Of course, I've had an exceptionally lucky and privileged life when it comes to feeling the effects of overt sexism. (I think the only time I was knowingly denied a job for being female was when I had a short-lived desire to be an altar server in the fifth grade.) Nobody's ever told me to my face that I couldn't do something I really wanted to because of my gender. That's not because sexism doesn't exist — that's because I'm lucky (and quite possibly too obtuse to pick up on subtle hints).

But there's one thing that bugs me — more a peeve, really. Especially now that I've become such a dress advocate. What is it? It's when guys come up to me and say "I like it when women wear dresses."


Come again?

Now, you might think this is a quibble, because, hey, I like it when women wear dresses. Actually, no — I like it when a woman — one specific woman, one at a time — comes up to me and tells me she ENJOYS wearing dresses. That is, I like it when I meet someone who shares my love of wearing dresses. I like it that someone else is enjoying something I think is enjoyable, not that an ENTIRE GENDER is conforming to my aesthetic ideal.

You might also say, "Hey, Erin, aren't there things that guys wear that you like?" And sure, I'd say. I love Jack Purcells so I know if I meet a guy wearing those that I will probably admire his taste. I know if a guy has a kickass messenger bag we could probably have an incredibly geeky gadget-stowing conversation (one that will probably last much longer than necessary), and I also enjoy the occasional ironic t-shirt. (I also have a strange attraction to Adidas Sambas, but that's just a leftover from having gone to high school in the 1980s.) But all these things are about making a connection with an individual based on mutual appreciation for an object.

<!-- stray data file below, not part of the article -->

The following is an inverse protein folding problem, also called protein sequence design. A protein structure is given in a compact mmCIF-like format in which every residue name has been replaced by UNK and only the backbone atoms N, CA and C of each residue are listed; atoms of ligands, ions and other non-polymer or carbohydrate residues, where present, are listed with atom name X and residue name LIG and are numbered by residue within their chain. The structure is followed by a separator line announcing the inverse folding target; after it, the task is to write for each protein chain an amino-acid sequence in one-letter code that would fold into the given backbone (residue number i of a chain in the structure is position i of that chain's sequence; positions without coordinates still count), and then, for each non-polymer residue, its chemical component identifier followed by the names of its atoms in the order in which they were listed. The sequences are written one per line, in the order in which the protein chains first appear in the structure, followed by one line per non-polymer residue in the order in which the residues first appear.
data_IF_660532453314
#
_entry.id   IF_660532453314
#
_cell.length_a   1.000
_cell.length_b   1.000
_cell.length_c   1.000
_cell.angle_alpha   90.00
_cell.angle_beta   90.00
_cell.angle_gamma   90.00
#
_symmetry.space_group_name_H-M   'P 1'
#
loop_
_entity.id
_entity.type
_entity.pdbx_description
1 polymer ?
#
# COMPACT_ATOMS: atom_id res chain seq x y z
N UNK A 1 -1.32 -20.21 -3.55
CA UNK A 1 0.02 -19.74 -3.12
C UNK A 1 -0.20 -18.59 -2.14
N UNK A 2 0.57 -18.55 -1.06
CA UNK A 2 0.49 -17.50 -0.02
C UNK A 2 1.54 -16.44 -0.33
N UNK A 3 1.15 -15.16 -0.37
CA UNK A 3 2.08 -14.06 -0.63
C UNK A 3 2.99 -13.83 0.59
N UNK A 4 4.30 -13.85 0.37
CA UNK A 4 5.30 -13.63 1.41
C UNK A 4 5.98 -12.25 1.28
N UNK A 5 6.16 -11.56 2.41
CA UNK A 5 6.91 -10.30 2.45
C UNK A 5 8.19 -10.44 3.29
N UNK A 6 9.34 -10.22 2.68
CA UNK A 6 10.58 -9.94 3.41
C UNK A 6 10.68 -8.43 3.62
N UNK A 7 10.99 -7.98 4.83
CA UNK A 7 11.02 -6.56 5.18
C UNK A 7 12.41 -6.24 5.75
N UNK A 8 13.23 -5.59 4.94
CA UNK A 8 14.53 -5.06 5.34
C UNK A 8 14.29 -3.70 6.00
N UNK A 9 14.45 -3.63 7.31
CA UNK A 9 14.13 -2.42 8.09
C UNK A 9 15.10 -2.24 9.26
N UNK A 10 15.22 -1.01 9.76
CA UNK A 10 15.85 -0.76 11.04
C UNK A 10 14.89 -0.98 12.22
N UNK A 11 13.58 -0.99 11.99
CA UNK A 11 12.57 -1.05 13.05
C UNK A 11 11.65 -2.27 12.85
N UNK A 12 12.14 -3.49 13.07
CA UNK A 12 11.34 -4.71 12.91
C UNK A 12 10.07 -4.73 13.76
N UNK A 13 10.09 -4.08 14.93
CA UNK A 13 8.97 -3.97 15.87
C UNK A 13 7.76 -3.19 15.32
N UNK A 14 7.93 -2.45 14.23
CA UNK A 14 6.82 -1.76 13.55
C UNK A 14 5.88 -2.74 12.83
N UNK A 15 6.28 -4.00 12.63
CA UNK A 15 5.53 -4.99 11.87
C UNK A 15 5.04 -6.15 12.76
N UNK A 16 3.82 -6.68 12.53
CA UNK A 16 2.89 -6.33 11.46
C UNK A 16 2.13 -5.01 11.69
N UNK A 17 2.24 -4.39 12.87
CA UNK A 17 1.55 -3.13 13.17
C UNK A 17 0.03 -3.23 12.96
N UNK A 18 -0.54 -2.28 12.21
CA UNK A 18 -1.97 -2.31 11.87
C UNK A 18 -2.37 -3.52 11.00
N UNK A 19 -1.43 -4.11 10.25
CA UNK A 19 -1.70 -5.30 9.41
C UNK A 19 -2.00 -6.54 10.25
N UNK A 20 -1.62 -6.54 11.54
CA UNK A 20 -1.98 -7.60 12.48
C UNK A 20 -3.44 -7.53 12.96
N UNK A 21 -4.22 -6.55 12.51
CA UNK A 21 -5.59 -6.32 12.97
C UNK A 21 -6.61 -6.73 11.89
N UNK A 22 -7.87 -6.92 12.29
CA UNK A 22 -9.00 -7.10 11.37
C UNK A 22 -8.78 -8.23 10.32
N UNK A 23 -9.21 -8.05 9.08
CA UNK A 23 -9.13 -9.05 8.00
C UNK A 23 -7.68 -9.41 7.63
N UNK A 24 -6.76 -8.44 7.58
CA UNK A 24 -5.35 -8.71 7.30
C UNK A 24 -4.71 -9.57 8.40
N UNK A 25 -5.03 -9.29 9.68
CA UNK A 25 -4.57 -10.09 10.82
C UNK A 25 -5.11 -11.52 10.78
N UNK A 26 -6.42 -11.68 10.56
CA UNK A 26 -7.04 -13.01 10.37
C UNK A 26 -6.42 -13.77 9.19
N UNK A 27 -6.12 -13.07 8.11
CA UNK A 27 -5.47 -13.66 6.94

But there's something about "I like it when women wear dresses" that completely irks me. Who knows, maybe it's the hangover from thousands of years of patriarchy, or a reminder that wearing dresses used to be an obligation, not a choice, but it just gives me the sneaking suspicion that maybe, just maybe, this is someone who might not see women as 100% belonging to the human race. Maybe it's because substituting almost anything else for the "wear dresses" part of the "I like it when women wear dresses" statement seems hinky. (Try it yourself. The only one I felt okay with was "I like it when women run for public office," and even that one felt weird.)

I am almost certainly overthinking this, I know. But just to be safe, if you're tempted to say something like this (for the ten guys who read this blog) how about substituting "I really like your dresses." Or "That's a great dress!" But not, under any circumstances "I wish my [wife/girlfriend/significant other/mother] wore dresses." (That one's really creepy.)

And this is certainly not a pressing ill that must be remedied before women can achieve full equality, but hey, this is a dress blog and I have to stay on topic!

This picture is from the marvelous Plan59. Go visit!